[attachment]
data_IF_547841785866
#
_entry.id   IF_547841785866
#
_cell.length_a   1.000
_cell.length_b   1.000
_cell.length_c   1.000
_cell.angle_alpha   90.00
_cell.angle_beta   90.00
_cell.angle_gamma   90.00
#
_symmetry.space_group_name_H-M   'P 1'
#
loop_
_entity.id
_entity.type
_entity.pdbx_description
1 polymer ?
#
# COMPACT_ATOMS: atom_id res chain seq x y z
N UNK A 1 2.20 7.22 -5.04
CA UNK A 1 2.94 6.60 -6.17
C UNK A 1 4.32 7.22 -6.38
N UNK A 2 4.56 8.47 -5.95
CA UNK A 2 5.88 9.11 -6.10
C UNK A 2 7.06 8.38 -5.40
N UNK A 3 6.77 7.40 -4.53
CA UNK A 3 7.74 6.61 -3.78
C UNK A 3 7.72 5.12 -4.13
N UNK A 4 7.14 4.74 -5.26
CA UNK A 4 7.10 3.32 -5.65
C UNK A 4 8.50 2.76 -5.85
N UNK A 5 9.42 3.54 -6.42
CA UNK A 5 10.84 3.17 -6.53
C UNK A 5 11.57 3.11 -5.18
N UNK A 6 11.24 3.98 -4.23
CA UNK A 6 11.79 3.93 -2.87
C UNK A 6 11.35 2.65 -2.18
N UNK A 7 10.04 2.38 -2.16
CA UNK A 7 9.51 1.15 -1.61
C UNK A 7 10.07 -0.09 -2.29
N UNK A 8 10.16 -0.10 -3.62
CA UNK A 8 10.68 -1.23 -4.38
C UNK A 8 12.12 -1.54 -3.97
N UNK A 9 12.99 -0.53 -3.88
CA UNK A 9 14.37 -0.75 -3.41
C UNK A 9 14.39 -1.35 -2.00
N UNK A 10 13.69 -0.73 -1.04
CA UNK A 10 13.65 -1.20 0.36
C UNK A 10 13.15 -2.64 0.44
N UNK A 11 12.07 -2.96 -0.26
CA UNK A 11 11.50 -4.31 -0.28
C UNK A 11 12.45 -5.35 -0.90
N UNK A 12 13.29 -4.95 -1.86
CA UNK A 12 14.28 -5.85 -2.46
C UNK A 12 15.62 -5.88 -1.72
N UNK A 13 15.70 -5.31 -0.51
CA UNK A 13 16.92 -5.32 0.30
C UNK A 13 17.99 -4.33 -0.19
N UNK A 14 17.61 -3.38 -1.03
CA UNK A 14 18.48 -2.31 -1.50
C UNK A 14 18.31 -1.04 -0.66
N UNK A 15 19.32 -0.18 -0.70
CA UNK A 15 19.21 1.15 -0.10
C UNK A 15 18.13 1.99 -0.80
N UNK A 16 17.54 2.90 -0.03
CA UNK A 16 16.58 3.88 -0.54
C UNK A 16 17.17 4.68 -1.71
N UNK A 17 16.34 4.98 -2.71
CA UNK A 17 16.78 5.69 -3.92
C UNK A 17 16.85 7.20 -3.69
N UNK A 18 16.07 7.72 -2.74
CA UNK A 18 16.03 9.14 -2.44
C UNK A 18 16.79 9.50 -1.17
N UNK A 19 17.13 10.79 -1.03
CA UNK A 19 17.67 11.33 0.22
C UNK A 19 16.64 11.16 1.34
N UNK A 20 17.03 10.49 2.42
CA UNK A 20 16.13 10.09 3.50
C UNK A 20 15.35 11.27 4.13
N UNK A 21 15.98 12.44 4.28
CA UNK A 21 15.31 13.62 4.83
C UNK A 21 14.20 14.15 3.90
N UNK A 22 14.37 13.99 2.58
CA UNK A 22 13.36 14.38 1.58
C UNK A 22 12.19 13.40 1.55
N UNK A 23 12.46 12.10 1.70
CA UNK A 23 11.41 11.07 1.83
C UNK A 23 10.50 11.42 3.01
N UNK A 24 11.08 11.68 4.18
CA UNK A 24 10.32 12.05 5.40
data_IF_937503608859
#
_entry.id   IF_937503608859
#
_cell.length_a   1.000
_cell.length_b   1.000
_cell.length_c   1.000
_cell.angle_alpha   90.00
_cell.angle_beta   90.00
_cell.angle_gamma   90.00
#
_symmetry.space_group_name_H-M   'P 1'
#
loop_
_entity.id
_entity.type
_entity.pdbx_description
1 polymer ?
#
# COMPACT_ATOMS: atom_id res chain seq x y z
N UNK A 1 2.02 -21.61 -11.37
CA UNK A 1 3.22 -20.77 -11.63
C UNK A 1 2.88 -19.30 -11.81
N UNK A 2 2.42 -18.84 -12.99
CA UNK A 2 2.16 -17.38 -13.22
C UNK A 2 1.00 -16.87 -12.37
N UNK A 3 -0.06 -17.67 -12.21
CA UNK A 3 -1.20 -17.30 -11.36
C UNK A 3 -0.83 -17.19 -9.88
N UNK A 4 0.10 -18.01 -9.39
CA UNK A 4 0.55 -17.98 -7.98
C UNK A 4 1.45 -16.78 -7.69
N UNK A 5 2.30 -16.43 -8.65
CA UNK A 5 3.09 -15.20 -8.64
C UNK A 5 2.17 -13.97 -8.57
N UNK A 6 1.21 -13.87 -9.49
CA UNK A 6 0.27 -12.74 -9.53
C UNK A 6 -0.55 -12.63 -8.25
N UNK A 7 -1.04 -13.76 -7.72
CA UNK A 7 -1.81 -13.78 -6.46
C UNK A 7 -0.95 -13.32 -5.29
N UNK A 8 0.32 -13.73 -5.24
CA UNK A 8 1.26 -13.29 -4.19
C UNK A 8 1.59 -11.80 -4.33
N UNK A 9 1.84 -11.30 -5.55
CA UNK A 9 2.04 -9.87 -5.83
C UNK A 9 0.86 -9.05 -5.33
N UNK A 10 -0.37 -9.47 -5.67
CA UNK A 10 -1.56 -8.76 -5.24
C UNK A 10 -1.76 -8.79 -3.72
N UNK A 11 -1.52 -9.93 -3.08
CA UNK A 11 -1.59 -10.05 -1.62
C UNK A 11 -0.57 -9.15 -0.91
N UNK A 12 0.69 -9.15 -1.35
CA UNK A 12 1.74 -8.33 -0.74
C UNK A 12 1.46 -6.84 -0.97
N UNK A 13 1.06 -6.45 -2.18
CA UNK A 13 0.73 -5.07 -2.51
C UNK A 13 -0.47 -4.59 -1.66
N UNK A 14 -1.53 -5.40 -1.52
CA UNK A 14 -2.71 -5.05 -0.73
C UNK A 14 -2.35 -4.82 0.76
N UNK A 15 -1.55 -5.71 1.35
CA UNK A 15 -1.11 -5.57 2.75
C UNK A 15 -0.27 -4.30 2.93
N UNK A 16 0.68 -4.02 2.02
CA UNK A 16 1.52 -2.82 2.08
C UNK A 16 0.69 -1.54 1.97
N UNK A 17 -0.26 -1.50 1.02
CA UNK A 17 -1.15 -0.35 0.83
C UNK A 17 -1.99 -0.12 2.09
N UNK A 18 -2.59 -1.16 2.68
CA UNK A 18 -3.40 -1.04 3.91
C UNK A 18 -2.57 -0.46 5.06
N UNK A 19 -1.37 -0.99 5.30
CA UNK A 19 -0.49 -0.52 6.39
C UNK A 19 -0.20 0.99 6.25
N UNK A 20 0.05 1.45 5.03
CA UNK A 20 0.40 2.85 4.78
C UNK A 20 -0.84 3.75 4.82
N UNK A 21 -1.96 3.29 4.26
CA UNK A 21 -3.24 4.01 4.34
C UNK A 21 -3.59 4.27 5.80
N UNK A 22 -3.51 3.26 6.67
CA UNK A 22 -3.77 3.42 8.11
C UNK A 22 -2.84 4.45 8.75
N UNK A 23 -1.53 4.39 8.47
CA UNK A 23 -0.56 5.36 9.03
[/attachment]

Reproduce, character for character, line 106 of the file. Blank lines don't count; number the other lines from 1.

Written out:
_entity.id